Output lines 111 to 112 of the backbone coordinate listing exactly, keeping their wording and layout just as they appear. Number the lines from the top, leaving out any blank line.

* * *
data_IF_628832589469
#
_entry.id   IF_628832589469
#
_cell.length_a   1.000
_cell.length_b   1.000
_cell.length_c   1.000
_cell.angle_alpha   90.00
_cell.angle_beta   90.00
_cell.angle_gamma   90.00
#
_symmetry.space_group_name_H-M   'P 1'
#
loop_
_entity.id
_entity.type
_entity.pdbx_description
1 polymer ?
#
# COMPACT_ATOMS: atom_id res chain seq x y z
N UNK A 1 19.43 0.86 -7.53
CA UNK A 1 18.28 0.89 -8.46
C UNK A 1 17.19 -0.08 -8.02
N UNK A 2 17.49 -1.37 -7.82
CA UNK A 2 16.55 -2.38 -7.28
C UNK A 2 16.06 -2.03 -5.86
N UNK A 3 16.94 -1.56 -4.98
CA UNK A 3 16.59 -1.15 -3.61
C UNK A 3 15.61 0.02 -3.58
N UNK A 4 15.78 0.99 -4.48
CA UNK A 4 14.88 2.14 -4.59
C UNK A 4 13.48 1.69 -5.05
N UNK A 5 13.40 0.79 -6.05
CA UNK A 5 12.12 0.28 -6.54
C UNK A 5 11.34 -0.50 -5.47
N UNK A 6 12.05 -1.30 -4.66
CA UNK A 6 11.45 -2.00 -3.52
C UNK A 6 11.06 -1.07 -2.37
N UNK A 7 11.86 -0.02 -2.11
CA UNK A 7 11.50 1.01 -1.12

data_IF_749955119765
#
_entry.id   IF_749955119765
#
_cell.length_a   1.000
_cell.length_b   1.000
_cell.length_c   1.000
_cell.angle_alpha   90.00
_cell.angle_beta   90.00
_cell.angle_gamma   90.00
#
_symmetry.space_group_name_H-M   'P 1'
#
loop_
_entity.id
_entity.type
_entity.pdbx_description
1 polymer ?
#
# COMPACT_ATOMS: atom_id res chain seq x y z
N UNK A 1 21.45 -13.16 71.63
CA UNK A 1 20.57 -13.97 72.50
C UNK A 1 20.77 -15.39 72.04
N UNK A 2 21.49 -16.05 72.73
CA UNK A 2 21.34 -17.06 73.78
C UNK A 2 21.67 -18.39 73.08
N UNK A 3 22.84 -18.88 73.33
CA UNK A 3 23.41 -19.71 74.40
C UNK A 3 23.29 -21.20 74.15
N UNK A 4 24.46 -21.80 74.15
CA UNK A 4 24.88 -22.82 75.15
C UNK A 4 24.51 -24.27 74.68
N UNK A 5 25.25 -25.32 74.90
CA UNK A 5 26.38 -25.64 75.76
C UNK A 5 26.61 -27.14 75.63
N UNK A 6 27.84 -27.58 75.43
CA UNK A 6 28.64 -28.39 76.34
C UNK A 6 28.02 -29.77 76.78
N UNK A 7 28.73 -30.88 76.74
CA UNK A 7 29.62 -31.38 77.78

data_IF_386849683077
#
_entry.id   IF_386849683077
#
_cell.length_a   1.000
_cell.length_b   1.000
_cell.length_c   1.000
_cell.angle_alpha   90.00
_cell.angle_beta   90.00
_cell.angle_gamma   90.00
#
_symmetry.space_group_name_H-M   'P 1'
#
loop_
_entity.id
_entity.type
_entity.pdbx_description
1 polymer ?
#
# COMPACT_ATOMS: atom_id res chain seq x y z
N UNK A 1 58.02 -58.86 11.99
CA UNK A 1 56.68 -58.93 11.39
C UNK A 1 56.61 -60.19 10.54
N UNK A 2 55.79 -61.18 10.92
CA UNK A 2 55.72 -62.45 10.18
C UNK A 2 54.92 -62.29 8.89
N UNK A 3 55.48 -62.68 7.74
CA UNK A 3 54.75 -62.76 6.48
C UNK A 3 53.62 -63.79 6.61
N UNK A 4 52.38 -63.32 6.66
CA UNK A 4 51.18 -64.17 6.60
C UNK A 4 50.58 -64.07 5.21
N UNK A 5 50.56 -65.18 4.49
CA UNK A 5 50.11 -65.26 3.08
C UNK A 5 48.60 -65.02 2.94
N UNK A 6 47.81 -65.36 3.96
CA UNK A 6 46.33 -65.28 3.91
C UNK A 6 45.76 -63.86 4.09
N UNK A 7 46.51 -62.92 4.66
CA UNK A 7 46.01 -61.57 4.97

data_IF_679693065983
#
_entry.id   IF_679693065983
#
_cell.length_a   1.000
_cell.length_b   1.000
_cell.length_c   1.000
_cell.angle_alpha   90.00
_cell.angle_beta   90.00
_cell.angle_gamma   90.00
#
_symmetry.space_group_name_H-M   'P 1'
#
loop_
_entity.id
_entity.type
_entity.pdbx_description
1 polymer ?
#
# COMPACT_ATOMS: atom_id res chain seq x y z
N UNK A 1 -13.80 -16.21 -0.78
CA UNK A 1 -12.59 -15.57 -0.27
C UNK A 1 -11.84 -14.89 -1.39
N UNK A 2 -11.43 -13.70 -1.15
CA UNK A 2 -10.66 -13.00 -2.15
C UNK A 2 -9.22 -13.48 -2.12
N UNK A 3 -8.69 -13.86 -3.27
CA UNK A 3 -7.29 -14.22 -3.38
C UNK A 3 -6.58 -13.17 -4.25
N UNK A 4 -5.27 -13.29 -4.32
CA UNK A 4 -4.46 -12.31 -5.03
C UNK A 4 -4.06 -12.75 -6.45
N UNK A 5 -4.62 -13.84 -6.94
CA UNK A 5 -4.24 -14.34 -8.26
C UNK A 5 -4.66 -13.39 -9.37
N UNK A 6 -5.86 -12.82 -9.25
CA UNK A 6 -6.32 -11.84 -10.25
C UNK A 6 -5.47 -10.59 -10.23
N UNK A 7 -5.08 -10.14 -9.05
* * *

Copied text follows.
CA UNK A 4 51.18 -64.17 6.60
C UNK A 4 50.58 -64.07 5.21